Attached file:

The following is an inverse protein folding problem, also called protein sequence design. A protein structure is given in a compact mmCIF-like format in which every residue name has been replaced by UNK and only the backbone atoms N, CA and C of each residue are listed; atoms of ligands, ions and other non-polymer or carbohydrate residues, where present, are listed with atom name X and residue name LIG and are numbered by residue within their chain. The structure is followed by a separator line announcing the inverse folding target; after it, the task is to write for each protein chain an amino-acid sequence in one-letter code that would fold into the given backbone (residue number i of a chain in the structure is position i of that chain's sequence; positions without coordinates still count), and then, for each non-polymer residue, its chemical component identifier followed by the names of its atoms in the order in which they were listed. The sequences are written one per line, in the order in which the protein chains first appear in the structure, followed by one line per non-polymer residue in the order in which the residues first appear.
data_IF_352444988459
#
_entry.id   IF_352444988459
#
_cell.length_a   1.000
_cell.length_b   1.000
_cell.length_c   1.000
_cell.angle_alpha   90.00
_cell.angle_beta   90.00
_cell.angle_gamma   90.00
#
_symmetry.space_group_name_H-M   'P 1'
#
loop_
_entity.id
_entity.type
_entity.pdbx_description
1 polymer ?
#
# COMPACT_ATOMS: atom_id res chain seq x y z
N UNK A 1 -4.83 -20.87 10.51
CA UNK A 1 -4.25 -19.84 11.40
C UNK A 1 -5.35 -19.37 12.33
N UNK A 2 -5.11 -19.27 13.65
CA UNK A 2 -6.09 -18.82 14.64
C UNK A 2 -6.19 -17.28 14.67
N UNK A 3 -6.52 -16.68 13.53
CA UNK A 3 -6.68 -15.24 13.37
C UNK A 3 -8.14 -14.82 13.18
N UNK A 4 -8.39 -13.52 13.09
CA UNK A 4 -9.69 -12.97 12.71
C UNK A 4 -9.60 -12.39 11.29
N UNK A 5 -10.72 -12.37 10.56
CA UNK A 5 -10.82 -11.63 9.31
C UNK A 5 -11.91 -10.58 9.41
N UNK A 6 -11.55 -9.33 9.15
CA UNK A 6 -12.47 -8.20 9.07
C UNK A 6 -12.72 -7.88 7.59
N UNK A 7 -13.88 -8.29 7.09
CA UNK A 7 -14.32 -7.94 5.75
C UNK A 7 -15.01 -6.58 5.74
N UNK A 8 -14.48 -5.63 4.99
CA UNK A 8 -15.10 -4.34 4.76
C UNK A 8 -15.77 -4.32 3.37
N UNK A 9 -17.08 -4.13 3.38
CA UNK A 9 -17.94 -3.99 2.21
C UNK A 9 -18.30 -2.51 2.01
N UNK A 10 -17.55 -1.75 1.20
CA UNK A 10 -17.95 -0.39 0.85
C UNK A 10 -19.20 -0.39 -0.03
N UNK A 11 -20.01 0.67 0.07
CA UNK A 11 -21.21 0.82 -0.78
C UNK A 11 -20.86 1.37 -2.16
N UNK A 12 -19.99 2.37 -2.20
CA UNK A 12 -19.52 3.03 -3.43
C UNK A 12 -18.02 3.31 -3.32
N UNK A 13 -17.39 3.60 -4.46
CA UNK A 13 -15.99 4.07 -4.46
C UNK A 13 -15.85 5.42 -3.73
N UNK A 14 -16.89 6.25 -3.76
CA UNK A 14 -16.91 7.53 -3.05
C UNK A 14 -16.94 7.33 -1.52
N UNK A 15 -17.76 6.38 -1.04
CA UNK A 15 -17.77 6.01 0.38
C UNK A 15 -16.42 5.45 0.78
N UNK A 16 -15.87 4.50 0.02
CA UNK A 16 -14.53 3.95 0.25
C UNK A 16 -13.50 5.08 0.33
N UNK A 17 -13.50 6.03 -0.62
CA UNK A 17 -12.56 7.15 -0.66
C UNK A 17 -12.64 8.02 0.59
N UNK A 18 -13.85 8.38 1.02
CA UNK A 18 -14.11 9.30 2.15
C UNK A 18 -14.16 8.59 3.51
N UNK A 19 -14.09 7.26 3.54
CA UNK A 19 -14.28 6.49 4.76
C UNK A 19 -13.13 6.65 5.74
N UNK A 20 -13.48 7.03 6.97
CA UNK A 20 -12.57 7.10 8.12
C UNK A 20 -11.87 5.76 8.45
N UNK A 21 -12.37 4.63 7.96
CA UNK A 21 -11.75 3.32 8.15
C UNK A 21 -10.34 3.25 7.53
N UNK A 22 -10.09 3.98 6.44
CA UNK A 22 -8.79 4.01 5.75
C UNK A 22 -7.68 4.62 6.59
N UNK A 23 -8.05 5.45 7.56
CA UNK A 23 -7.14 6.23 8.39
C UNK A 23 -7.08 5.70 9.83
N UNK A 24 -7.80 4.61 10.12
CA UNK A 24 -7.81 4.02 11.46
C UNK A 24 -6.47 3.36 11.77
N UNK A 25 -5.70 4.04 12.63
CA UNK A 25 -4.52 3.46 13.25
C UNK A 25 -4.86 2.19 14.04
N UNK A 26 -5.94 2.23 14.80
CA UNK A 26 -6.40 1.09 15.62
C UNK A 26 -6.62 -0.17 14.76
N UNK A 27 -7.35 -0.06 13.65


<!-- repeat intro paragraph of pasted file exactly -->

The following is an inverse protein folding problem, also called protein sequence design. A protein structure is given in a compact mmCIF-like format in which every residue name has been replaced by UNK and only the backbone atoms N, CA and C of each residue are listed; atoms of ligands, ions and other non-polymer or carbohydrate residues, where present, are listed with atom name X and residue name LIG and are numbered by residue within their chain. The structure is followed by a separator line announcing the inverse folding target; after it, the task is to write for each protein chain an amino-acid sequence in one-letter code that would fold into the given backbone (residue number i of a chain in the structure is position i of that chain's sequence; positions without coordinates still count), and then, for each non-polymer residue, its chemical component identifier followed by the names of its atoms in the order in which they were listed. The sequences are written one per line, in the order in which the protein chains first appear in the structure, followed by one line per non-polymer residue in the order in which the residues first appear.